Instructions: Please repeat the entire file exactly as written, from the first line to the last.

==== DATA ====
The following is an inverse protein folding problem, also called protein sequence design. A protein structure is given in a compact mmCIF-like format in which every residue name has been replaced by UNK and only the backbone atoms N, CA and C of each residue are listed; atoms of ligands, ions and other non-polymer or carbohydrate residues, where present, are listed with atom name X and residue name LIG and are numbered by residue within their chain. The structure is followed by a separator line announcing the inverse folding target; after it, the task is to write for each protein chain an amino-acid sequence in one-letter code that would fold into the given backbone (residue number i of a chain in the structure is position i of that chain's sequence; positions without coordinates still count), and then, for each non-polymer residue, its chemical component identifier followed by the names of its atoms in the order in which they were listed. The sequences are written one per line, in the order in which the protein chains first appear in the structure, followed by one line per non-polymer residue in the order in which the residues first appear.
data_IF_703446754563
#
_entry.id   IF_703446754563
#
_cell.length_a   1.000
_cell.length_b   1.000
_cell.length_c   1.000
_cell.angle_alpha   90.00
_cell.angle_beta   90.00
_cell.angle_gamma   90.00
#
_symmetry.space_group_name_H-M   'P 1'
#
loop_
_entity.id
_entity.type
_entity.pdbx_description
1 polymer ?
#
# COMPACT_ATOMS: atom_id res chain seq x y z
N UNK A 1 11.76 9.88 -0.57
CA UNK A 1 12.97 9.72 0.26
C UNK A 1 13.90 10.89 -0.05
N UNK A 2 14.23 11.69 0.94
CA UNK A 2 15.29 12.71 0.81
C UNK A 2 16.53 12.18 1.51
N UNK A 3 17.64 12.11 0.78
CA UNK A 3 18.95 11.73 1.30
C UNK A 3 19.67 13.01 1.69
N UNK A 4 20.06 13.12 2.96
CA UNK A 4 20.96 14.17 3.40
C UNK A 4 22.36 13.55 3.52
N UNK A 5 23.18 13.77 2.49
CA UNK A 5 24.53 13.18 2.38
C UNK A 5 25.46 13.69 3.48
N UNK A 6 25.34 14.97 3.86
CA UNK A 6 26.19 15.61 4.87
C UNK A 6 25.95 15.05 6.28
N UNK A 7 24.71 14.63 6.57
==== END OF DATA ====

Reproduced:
The following is an inverse protein folding problem, also called protein sequence design. A protein structure is given in a compact mmCIF-like format in which every residue name has been replaced by UNK and only the backbone atoms N, CA and C of each residue are listed; atoms of ligands, ions and other non-polymer or carbohydrate residues, where present, are listed with atom name X and residue name LIG and are numbered by residue within their chain. The structure is followed by a separator line announcing the inverse folding target; after it, the task is to write for each protein chain an amino-acid sequence in one-letter code that would fold into the given backbone (residue number i of a chain in the structure is position i of that chain's sequence; positions without coordinates still count), and then, for each non-polymer residue, its chemical component identifier followed by the names of its atoms in the order in which they were listed. The sequences are written one per line, in the order in which the protein chains first appear in the structure, followed by one line per non-polymer residue in the order in which the residues first appear.
data_IF_703446754563
#
_entry.id   IF_703446754563
#
_cell.length_a   1.000
_cell.length_b   1.000
_cell.length_c   1.000
_cell.angle_alpha   90.00
_cell.angle_beta   90.00
_cell.angle_gamma   90.00
#
_symmetry.space_group_name_H-M   'P 1'
#
loop_
_entity.id
_entity.type
_entity.pdbx_description
1 polymer ?
#
# COMPACT_ATOMS: atom_id res chain seq x y z
N UNK A 1 11.76 9.88 -0.57
CA UNK A 1 12.97 9.72 0.26
C UNK A 1 13.90 10.89 -0.05
N UNK A 2 14.23 11.69 0.94
CA UNK A 2 15.29 12.71 0.81
C UNK A 2 16.53 12.18 1.51
N UNK A 3 17.64 12.11 0.78
CA UNK A 3 18.95 11.73 1.30
C UNK A 3 19.67 13.01 1.69
N UNK A 4 20.06 13.12 2.96
CA UNK A 4 20.96 14.17 3.40
C UNK A 4 22.36 13.55 3.52
N UNK A 5 23.18 13.77 2.49
CA UNK A 5 24.53 13.18 2.38
C UNK A 5 25.46 13.69 3.48
N UNK A 6 25.34 14.97 3.86
CA UNK A 6 26.19 15.61 4.87
C UNK A 6 25.95 15.05 6.28
N UNK A 7 24.71 14.63 6.57